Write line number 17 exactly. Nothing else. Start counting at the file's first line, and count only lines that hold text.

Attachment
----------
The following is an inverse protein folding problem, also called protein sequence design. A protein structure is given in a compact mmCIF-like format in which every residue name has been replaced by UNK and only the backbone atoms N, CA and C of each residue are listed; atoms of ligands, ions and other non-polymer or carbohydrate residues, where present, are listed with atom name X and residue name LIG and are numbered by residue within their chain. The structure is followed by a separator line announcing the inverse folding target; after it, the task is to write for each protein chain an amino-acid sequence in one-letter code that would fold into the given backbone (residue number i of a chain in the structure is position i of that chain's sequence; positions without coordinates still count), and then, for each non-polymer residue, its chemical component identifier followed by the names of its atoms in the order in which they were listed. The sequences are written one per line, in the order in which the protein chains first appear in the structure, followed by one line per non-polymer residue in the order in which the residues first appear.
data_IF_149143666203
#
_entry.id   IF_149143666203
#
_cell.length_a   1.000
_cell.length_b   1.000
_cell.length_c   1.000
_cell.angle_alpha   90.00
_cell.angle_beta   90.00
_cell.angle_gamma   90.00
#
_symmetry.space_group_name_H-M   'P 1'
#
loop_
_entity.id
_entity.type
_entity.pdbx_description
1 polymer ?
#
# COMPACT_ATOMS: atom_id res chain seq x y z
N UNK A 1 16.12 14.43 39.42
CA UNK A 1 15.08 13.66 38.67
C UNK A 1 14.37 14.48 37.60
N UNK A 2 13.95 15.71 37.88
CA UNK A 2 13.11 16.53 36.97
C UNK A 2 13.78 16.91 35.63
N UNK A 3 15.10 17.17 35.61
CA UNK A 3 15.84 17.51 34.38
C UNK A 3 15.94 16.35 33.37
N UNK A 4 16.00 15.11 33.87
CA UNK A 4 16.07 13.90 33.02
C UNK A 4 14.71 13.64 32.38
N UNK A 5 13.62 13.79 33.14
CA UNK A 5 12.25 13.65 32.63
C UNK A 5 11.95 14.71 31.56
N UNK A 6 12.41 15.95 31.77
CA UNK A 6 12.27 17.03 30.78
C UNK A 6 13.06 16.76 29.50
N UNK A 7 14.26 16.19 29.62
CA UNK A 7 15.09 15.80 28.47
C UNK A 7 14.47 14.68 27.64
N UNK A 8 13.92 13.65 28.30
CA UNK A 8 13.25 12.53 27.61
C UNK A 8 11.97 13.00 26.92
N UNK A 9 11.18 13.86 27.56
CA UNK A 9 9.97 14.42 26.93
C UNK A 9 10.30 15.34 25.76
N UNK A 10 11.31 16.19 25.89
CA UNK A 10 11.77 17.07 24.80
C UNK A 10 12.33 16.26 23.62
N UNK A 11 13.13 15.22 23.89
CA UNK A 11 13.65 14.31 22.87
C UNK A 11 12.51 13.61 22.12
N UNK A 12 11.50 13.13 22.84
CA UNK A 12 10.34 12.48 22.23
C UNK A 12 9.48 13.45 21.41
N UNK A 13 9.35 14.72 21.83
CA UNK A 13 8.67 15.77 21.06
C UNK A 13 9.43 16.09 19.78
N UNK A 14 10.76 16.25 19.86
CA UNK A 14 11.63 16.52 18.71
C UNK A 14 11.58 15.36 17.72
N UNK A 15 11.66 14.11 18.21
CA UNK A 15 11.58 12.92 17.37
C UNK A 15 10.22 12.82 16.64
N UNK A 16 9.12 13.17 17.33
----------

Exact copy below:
_entity.type